Arlo is a company that really requires no introduction. It’s been a long-standing player in the home security and smart home space. And is easily one of the more popular ones among competitors. That’s not without good reasons, since an Arlo camera packs all of the latest features from Night Vision to the ability to rotate the view and AI-driven person and package detection, complete with smart home integration.
Of course, another great feature with Arlo cameras is that they’re really ready to be mounted anywhere. And that includes upside down, mounted to the ceiling, a rafter, or some other location. Unfortunately, that also means that you’ll need to find the proper setting to ensure the footage saved isn’t also upside down. That is unless you want to go through the hassle of rotating footage you need after the fact using third-party software.
Arlo built a tool right into the software of its app to right the situation if you find yourself in it. As hinted already. But it isn’t necessarily as easy to find as might be hoped. And that’s what this guide seeks to explain.
As always, there may be some minor differences between what’s shown in the images below and what you find in your own app. Those will predominantly come down to differences in hardware and your own smart home environment, as with many of our guides. Namely, how many and which devices you have installed. Our sample images use an Arlo Essential Indoor Security Camera with a privacy shutter. But the menu itself should be identical or close enough to it as to make no difference.
So if you’re looking to learn how to rotate your Arlo camera view and footage 180-degrees for upside-down mounting, this guide can help.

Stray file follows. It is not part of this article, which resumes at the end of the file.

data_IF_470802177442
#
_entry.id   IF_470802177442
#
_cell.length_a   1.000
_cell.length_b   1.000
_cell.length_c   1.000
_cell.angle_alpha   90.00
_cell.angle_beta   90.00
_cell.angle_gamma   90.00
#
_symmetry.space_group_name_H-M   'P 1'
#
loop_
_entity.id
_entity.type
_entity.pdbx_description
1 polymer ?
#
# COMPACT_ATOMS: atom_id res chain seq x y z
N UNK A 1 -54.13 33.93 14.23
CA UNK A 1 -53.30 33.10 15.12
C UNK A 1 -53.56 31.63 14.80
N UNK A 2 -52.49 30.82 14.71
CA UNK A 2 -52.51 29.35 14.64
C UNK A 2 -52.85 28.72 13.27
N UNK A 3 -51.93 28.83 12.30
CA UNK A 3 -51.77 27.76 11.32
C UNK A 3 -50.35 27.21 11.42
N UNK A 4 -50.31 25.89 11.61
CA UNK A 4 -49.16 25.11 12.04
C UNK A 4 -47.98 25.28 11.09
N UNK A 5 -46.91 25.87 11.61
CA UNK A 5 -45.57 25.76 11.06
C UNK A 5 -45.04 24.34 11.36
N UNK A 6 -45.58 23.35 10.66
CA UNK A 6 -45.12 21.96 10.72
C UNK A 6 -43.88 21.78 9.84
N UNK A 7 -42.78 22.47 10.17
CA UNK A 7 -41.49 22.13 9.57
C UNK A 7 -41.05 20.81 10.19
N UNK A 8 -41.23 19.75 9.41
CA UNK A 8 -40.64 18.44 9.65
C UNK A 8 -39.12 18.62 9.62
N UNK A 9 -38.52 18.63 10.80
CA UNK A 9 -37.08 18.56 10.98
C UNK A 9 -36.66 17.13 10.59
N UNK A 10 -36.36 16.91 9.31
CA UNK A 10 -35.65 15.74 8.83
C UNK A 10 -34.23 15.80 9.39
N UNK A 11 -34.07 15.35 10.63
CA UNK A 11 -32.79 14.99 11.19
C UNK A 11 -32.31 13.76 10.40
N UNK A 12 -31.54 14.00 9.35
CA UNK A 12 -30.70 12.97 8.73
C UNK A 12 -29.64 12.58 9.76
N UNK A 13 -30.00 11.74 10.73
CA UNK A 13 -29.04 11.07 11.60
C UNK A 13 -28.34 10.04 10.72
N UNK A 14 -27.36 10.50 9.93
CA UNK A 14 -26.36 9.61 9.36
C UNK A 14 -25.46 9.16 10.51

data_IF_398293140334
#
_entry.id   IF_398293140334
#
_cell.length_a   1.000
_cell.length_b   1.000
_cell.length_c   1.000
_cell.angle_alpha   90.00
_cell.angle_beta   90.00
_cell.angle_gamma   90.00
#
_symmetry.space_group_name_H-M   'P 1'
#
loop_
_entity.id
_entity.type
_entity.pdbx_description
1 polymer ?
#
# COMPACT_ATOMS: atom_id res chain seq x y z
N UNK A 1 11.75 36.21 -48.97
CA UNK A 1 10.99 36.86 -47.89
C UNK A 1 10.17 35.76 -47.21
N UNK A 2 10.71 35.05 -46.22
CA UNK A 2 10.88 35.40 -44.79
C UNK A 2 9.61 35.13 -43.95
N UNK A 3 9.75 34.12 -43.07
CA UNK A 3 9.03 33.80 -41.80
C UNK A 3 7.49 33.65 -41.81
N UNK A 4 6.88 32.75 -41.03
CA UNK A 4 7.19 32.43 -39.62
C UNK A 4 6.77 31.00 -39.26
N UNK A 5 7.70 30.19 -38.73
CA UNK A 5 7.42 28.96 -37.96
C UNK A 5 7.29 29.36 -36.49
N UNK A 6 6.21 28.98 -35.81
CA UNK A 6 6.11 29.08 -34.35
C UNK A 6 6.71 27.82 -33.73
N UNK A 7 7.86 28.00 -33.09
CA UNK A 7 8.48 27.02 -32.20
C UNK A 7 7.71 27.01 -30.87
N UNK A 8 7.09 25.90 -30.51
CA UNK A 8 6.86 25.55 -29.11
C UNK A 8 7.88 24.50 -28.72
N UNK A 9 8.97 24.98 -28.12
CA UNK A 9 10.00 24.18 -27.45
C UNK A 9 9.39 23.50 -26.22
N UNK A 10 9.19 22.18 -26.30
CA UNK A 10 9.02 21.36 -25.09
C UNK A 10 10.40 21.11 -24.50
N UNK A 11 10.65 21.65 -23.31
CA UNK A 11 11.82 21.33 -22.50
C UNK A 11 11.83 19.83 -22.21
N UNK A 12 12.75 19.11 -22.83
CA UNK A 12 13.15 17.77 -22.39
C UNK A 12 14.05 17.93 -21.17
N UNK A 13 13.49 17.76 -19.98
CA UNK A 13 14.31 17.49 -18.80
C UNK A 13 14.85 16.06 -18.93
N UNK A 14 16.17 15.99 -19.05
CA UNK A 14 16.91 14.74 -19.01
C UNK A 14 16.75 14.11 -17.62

How to rotate your Arlo camera footage 180-degrees
Of course, if you’re looking to rotate your Arlo camera 180-degrees, you’ll need to set it up first or have already set it up — and here’s our how-to guide for how to perform an initial setup. After that, the first step is going to be to open up the Arlo app on your device. Then log in. We’re using a fingerprint login in our sample images. But you may need to put in your password if you haven’t set that up yet.
On the main page, under the tab titled “Devices,” you’ll next need to find the camera that’s upside down. We only have one camera set up in our Arlo app, so it’s at the top. But you may need to scroll down the page if you have multiple Arlo devices in your smart home.
Once you find the appropriate camera, in our case “Cat Room,” select the three-horizontal-dot icon on its card. As shown below. Arlo will present you with a bottom-bar menu of options. Select “Device Settings” from that menu to continue.
In the Device Settings menu, the appropriate option should be near the bottom of the page. Scroll down to the “Video” subheader. Under that segment, you’ll see two options. Those are “Video Settings” and “Activity Zones.”
Select the option labeled “Video Settings.”
In Video Settings, you’ll be presented with options for adjusting brightness and Night Vision. You’ll also see an option to set the resolution of your camera if that’s supported by your hardware. As well as any additional options your camera might have on the video front. But the option we’re looking for is labeled “Rotate Image 180” degrees. That will have a toggle that’s turned off by default. Tap the toggle to turn it on.
You should see a message asking you to wait while the change is applied. Then the footage will be shown upside down in the preview. You can now use the back-arrow at the top left-hand side of the UI to back out of the menu. This is the final step of this how-to guide, so your Arlo app and camera will have automatically applied the change to rotate the view and footage by 180-degrees. It will automatically be saved with those settings as soon as the change is made.
To switch the option back — for example, if you move your camera again — simply follow this guide to find the toggle and tap it again to turn it off. You can also repeat the same steps for adjusting any other Arlo cameras you might have that need to be flipped.